And yet, legal land development is hardly something that information can be found for, and what can be found is typically through people who know how the system works and how it doesn’t. In some regards, this could be  considered corruption, in others, it could be an inefficient bureaucracy that frustrates people to the point that they just go do their own thing.

Why is the Ministry of Planning and Development, Town and Country Division, more effective in reducing the potential for flooding? You’d think that they and the EMA would be joined at the hip.

Water and Sewage Authority (WASA)

We’re told that WASA is responsible for all the water in Trinidad and Tobago. Though I have never see it in writing, all water on the ground in the country allegedly is WASA’s water – unless, of course, there is flooding, where not even WASA wants it.

I bring them up because what we see as flooding in wet season is potential water to retain during dry season. In a country where many people still wait for pipe-borne water to fill their tanks on a daily basis, where water is almost always a problem during dry season, one has to wonder how WASA’s water retention isn’t being looked at as well.

Ministry of Works and Transport Drainage Division

As I regularly pass across Mosquito Creek, as many others do, we all see the problems with drainage. Flooding along any roads?


The Flood of Failure.

So yes, the ODPM didn’t handle the cascade of failures that creates flooding again. Sure, the Regional Corporations are also culpable at least to an extent – but with all this bureaucracy to save us from flooding, do we really want to blame the ODPM, forced to drink all this water, for wetting the bed? Clearly, the ODPM needs some work, but how much should we expect from them when much of this could be prevented?

Technology vs. Bureaucracy: a T&TEC Connection

ElectricityOne of the less fun things I get to do in dealing with land ownership is assisting people in getting electrical connections from the Trinidad and Tobago Electricity Commission (T&TEC).  The legitimate way of doing this is the land owner giving permission for the connection to the person getting the connection.

The why of people getting connections on land they do not (yet) own is fodder for another post on Land Laws in Trinidad and Tobago – but take it on faith that it’s done.

In 2008 I did this for someone. 9 years later, I’m doing it for someone else.

First, I’ll tell you how it happens. Then I’ll tell you everything that is wrong with it.

How it ‘Works’

The person getting the connection has to present evidence of land ownership or permission from the land owner. To do this, T&TEC wants to see a deed, and they want a letter from the landowner if the person does not own the land – as well as identification, which they diligently photocopy and probably place in a file somewhere marked, “Kill Trees”. Simple enough, you might think.

To make things easier, a landowner can send a photocopy of their ID and deed along with the person getting the connection.

That gets them ready to get an inspection done. The actual connection requires… all of the above again.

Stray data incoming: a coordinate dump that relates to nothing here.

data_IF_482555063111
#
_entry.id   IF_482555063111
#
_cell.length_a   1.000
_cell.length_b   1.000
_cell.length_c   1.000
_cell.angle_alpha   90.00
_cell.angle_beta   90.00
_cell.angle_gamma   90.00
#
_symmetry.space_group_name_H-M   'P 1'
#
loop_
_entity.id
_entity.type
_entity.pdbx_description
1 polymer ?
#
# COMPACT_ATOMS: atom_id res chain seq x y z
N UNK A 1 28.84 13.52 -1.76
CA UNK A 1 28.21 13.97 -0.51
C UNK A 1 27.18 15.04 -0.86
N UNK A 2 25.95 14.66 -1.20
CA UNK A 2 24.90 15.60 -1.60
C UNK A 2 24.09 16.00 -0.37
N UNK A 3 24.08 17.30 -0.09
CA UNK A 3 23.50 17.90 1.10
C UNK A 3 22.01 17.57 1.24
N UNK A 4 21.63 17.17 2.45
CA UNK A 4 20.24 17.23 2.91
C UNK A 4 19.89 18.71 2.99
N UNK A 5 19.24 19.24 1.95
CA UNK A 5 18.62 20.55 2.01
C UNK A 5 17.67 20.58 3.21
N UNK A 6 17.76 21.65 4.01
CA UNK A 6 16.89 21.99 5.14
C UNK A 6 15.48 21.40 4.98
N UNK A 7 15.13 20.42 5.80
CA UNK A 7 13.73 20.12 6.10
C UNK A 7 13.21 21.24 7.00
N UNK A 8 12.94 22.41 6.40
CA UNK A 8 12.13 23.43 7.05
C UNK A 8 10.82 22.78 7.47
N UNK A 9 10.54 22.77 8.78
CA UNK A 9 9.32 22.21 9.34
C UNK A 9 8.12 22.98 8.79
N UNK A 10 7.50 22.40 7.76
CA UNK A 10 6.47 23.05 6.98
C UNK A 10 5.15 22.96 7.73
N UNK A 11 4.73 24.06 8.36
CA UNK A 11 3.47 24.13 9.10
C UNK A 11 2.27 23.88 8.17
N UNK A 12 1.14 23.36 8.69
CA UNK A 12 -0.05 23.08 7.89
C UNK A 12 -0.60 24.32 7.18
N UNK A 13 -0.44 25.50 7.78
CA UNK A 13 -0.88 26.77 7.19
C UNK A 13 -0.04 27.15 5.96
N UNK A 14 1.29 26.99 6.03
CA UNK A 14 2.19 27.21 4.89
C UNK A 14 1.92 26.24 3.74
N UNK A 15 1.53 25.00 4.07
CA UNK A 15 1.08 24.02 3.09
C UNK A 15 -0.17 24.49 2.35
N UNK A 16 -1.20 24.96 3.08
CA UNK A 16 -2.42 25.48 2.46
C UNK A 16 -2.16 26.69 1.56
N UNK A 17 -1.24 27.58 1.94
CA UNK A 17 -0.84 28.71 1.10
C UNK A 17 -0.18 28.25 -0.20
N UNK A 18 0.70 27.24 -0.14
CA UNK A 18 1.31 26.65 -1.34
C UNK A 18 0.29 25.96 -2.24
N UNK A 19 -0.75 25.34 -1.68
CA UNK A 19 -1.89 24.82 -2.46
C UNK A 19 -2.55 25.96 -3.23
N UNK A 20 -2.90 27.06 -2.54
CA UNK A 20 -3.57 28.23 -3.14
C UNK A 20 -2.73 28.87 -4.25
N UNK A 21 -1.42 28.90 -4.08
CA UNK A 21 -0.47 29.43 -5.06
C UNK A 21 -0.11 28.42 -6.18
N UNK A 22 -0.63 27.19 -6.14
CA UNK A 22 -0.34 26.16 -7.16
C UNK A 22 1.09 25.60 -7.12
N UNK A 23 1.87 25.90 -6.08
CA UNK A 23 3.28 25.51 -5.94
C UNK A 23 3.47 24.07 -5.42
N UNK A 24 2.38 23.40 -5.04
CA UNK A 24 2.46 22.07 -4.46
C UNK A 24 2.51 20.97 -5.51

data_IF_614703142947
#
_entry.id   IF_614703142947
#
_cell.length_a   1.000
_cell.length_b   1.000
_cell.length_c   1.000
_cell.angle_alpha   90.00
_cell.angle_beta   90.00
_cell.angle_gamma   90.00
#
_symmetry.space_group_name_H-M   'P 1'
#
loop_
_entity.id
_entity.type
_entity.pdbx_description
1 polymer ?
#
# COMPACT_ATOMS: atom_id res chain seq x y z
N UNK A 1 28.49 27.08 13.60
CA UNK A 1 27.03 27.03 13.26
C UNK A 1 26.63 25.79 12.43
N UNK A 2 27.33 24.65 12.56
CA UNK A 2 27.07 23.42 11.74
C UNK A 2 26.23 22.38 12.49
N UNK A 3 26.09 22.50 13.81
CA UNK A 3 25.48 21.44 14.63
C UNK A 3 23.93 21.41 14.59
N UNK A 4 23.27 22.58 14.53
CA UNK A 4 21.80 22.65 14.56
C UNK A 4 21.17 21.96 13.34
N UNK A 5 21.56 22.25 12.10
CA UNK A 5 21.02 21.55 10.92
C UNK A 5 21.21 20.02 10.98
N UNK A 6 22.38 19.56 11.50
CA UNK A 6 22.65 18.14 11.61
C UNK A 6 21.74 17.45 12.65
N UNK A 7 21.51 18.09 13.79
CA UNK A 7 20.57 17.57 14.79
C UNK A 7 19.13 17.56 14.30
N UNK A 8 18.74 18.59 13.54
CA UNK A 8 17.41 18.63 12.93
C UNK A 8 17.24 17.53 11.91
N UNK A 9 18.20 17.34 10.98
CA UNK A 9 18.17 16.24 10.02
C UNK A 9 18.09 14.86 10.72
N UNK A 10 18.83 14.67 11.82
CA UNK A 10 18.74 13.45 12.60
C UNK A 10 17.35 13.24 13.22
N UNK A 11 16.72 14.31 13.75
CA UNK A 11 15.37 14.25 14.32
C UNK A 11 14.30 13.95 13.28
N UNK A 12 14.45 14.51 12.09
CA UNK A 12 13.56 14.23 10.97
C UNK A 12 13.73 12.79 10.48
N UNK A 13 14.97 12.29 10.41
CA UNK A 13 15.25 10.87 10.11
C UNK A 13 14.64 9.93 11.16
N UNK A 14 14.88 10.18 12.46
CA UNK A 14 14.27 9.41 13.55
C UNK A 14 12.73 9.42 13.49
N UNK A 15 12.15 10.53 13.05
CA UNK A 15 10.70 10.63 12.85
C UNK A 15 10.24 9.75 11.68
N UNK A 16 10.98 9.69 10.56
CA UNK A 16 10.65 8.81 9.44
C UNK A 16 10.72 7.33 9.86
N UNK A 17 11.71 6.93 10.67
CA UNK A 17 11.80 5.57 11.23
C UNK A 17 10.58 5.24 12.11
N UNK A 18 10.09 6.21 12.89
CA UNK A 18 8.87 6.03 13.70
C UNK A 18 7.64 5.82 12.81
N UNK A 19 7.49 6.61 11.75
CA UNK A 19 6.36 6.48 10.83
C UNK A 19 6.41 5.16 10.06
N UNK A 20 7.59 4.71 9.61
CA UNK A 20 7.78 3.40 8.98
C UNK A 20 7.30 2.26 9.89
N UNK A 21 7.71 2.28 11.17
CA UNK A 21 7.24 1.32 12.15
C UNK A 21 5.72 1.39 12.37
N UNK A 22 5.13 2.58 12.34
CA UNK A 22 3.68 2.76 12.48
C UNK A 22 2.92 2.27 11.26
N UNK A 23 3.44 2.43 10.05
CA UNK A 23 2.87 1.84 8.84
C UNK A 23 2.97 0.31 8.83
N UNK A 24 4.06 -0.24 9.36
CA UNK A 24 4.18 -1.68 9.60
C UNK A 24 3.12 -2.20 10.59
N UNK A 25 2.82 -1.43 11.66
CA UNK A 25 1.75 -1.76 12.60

Since I’m not one to send someone running around with photocopies of my ID and deed, all of this means I get the joy of going to T&TEC in San Fernando, where they refer you to an orange desk which is now closer to a pink salmon (I asked a woman with matching nail polish what color her nails were). We sat there for an hour or so, watching frustrated T&TEC employees chained to keyboards of a system that was ‘giving trouble’, got to the desk and – fortunately – I had prepared everything for them so that in 15 minutes of photocopying and signatures, I could move on with my life. I don’t know how long the person getting connected stayed after.

How it Should Work.

A lot of people don’t know that T&TEC, circa 2010, mapped T&TEC poles all over Trinidad and Tobago and has them on a map. They can, with accuracy, tell you where they have their poles. And these are on a map of Trinidad and Tobago that had, or should still have, an up to date list of all the surveys registered in Trinidad and Tobago.

I say this because anyone with a deed can walk in and get someone else connected on someone else’s land. That’s clearly fraud, but it can happen by mistake when a land owner doesn’t know where their boundaries are. Therefore, the requirement of the deed is actually worthless without a survey that shows where the connection will be.

As I recall from years ago, I had to do this for a Water and Sewage Authority (WASA) connection around 2010. In my opinion, this is more in line with Land Law in Trinidad and Tobago, but I am no attorney and do not play one on the Internet.

The registered survey than be searched for if it were linked with the Ministry of Planning And Development, Town and Country Division systems. Then that would, if connected, be able to search the registry of Deeds at the Red House (which does not yet seem computerized).

If this were done, it would be apparent who legally owns the land, whose permission would be needed, etc. It would, of course, require the various databases to be kept up to date and interconnected.

And identification? Does no one see a flaw in accepting photocopies of identification not done on site? I could easily scan something in and alter it, printing it out. No, instead why not just have the T&TEC employee verify the identification is legitimate and enter the relevant information? Why are we killing trees in 2017 over this nonsense?

So, why hasn’t all of this been done? Why should this be hard to do? Why not remove the potential for error and corruption by appropriate use of technology?

There’s a question that should haunt every government administration since Independence. It’s a symptom of the larger problems, the elephants in the room that have ground the fine china into powder. Ministries not working together, a lack of a holistic vision, and a flood of ‘we like it so’.

I now return you to your regularly programmed bureaucracy.